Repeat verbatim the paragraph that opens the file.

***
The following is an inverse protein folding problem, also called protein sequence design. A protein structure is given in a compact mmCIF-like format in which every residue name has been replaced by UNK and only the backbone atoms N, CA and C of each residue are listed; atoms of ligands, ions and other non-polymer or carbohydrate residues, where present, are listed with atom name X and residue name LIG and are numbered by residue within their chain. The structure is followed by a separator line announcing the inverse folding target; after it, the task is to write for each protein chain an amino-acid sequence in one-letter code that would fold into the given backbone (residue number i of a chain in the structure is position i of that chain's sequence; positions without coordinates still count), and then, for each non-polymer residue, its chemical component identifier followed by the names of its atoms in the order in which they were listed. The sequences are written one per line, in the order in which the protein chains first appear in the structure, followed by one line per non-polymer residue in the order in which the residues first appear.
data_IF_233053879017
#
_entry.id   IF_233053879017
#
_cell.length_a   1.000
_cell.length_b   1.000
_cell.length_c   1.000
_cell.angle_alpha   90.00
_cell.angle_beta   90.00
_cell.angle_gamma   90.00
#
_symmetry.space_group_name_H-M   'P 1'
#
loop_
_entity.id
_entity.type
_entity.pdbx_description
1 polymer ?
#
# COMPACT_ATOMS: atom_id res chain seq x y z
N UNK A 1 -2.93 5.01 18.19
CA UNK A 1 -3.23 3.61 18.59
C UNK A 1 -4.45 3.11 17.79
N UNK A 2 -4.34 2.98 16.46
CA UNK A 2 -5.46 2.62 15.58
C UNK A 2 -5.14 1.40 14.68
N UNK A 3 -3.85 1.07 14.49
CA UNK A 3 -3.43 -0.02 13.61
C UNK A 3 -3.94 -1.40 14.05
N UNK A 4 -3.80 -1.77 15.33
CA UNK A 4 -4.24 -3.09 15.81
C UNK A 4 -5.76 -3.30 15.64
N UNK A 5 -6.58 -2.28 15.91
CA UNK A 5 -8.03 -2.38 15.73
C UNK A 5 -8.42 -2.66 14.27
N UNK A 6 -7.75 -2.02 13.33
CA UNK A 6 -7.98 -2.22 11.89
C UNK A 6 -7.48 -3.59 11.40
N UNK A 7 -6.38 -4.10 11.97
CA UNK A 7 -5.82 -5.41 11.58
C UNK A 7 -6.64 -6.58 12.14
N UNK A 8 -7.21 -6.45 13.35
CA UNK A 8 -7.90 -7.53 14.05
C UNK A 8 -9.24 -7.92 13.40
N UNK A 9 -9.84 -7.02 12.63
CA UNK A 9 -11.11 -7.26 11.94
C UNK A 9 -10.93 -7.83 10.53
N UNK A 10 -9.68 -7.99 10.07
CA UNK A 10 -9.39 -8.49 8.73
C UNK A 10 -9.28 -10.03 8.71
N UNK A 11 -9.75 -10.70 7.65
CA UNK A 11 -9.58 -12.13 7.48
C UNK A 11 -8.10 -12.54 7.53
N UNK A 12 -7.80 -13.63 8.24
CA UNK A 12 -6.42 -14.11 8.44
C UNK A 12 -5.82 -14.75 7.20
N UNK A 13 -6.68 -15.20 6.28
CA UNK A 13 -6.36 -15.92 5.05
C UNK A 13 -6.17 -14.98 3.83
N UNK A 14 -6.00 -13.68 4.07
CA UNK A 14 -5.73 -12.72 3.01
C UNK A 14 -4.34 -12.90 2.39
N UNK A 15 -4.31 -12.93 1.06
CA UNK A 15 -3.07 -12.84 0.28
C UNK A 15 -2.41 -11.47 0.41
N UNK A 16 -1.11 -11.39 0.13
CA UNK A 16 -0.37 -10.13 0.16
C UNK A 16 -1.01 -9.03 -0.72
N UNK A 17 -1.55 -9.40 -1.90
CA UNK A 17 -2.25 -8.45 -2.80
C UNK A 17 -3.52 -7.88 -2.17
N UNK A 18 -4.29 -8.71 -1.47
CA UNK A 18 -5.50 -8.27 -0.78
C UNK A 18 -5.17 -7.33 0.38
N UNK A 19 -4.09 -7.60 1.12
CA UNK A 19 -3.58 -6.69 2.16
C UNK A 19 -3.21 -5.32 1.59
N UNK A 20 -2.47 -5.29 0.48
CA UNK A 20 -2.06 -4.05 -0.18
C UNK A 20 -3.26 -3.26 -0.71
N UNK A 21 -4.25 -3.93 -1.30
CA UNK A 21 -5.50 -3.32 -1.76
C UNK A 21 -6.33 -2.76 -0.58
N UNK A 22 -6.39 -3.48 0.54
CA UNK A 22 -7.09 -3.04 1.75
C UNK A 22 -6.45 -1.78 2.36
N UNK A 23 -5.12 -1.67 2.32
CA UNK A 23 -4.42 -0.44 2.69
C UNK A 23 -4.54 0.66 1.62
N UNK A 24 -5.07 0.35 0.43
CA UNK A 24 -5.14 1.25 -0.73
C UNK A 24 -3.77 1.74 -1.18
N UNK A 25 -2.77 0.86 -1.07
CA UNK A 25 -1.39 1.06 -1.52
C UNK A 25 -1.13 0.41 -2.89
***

The following is an inverse protein folding problem, also called protein sequence design. A protein structure is given in a compact mmCIF-like format in which every residue name has been replaced by UNK and only the backbone atoms N, CA and C of each residue are listed; atoms of ligands, ions and other non-polymer or carbohydrate residues, where present, are listed with atom name X and residue name LIG and are numbered by residue within their chain. The structure is followed by a separator line announcing the inverse folding target; after it, the task is to write for each protein chain an amino-acid sequence in one-letter code that would fold into the given backbone (residue number i of a chain in the structure is position i of that chain's sequence; positions without coordinates still count), and then, for each non-polymer residue, its chemical component identifier followed by the names of its atoms in the order in which they were listed. The sequences are written one per line, in the order in which the protein chains first appear in the structure, followed by one line per non-polymer residue in the order in which the residues first appear.